Senator Cory Booker (D-NJ) on Tuesday introduced legislation that ends federal marijuana prohibition of marijuana and centers communities most devastated by the war on drugs.
“The question is no longer ‘should we legalize marijuana?’; it is ‘how do we legalize marijuana?’ We must do so in a way that recognizes that the people who suffered most under prohibition are the same people who should benefit most under legalization,” said Queen Adesuyi, policy associate at the Drug Policy Alliance. “From disparate marijuana-related arrests and incarceration rates to deportations and justifications for police brutality – the war on drugs has had disparate harm on low-income communities and communities of color. It’s time to rectify that.”
The Marijuana Justice Act would do the following:
- Remove marijuana from the Controlled Substances Act, ending federal prohibition of marijuana
- Cut federal funding for state law enforcement and prison construction if a state disproportionately arrests and/or incarcerates low-income individuals and/or people of color for marijuana offenses
- Allow entities to sue states that disproportionately arrest and/or incarcerate low-income individuals and/or people of color for marijuana offenses
- Prevent deportations of individuals for marijuana offenses
- Provide for a process of expungement for marijuana offenses at the federal level
- Provide for a process of resentencing for marijuana offenses at the federal level
- Create a “Community Reinvestment Fund” of $500 million to invest in communities most impacted by the war on drugs, for programs such as job training, reentry, community centers, and more. Part of the funding will come from the aforementioned cuts to state law enforcement and prison construction.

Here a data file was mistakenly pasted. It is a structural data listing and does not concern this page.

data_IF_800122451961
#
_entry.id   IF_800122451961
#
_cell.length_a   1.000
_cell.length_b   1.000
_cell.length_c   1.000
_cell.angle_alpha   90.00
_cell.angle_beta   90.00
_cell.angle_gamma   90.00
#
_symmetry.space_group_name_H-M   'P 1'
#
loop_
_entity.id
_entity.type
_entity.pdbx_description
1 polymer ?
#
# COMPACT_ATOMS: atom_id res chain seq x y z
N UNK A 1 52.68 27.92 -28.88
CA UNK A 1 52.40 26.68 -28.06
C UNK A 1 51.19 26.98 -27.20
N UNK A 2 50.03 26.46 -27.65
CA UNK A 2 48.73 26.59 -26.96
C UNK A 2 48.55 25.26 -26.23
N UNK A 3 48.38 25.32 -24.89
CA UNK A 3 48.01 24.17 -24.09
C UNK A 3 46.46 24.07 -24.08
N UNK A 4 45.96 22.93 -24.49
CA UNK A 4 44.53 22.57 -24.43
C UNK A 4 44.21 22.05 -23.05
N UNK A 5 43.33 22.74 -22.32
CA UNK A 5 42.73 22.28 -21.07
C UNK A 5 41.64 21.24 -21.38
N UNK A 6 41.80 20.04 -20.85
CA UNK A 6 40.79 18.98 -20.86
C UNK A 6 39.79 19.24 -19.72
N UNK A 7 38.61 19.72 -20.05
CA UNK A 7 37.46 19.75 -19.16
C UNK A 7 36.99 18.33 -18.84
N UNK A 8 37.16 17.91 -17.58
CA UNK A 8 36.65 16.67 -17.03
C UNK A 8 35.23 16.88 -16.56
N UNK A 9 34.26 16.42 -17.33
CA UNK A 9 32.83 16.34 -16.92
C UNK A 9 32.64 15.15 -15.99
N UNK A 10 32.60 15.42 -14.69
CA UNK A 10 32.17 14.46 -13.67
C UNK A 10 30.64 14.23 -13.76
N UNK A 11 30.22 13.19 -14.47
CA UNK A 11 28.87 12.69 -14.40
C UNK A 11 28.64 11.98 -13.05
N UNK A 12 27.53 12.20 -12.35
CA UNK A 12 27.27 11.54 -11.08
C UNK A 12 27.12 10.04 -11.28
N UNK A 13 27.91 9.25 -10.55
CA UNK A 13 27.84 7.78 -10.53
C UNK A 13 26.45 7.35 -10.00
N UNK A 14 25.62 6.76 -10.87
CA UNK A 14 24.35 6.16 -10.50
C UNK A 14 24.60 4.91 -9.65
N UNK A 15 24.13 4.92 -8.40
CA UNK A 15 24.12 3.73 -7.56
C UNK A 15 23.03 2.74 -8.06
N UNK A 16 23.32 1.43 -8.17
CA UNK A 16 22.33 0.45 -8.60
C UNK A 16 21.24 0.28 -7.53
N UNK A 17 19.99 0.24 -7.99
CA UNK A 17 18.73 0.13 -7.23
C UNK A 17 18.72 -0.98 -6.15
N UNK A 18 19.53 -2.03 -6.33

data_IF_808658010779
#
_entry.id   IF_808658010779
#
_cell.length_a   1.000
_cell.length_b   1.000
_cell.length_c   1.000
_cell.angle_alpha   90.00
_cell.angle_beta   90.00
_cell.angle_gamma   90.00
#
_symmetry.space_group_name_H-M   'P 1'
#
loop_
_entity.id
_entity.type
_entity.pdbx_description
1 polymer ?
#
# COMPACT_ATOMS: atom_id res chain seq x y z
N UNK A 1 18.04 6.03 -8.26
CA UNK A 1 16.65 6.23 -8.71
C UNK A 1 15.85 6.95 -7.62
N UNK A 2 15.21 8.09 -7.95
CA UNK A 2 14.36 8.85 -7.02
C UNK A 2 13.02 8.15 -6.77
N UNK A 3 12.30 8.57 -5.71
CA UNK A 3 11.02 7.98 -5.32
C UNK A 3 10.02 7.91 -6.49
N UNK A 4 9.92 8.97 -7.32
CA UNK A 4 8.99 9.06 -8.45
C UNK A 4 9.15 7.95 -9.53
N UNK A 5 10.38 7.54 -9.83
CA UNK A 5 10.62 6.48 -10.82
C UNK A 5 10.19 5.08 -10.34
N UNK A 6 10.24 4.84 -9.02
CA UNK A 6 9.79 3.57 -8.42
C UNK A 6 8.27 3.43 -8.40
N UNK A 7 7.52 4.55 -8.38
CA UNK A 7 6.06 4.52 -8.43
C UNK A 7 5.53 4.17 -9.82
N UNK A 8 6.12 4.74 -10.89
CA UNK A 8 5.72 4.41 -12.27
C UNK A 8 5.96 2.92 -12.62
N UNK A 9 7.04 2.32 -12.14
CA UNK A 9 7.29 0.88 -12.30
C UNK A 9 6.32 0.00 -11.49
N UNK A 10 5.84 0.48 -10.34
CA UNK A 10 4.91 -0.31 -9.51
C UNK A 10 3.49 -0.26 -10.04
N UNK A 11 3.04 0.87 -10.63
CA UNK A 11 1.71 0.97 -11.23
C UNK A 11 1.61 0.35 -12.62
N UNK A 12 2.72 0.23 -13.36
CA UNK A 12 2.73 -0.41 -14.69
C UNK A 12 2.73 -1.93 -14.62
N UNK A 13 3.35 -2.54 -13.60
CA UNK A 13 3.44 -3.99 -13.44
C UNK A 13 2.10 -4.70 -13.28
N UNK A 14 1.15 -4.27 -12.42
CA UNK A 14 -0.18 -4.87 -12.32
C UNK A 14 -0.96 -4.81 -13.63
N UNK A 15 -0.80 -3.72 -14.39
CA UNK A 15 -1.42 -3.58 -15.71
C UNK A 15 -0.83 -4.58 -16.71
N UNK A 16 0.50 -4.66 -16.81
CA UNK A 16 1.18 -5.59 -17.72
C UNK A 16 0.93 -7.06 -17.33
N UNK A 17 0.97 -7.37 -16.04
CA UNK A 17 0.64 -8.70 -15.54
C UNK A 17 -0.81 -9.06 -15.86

“In New Jersey, marijuana prohibition has disproportionately harmed communities of color,” said Roseanne Scotti, New Jersey State Director for the Drug Policy Alliance. “In our state, African Americans are three times more likely to be arrested for marijuana possession than whites even though both use marijuana at similar rates. Anecdotal evidence suggests similar disparities for Latinos. Marijuana legalization on the federal and state level must be fair and equitable and must repair past harms to communities of color. It is time to right the wrongs of prohibition.”
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Marijuana is legal in eight states, and medical marijuana is legal in twenty-nine states. Nevertheless, it has been estimated that only one percent of dispensary owners are people of color. A landmark 2013 ACLU report showed that despite similar rates of use and sale with white counterparts, African Americans and Latinos comprised nearly 80 percent of the country’s annual marijuana possession arrests.
More recently, racial disparities in marijuana arrests have continued in states like New York, Virginia, and Massachusetts. Racial disparities have even continued in places that legalized marijuana, like Colorado (although overall arrests are down) and Washington, D.C. (mostly because Congress has blocked legal sales). This bill will tackle these issues.
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“Ending federal marijuana prohibition would bring the law in line with the opinion of the growing majority of Americans who want states to be able to enact their own marijuana laws without harassment by the DEA. By divesting in prisons and reinvesting in job training and re-entry programs, this bill would move our country forward and prioritize building up our communities,” said attorney Shaleen Title, a founding board member of the Minority Cannabis Business Association and founder of THC Staffing Group.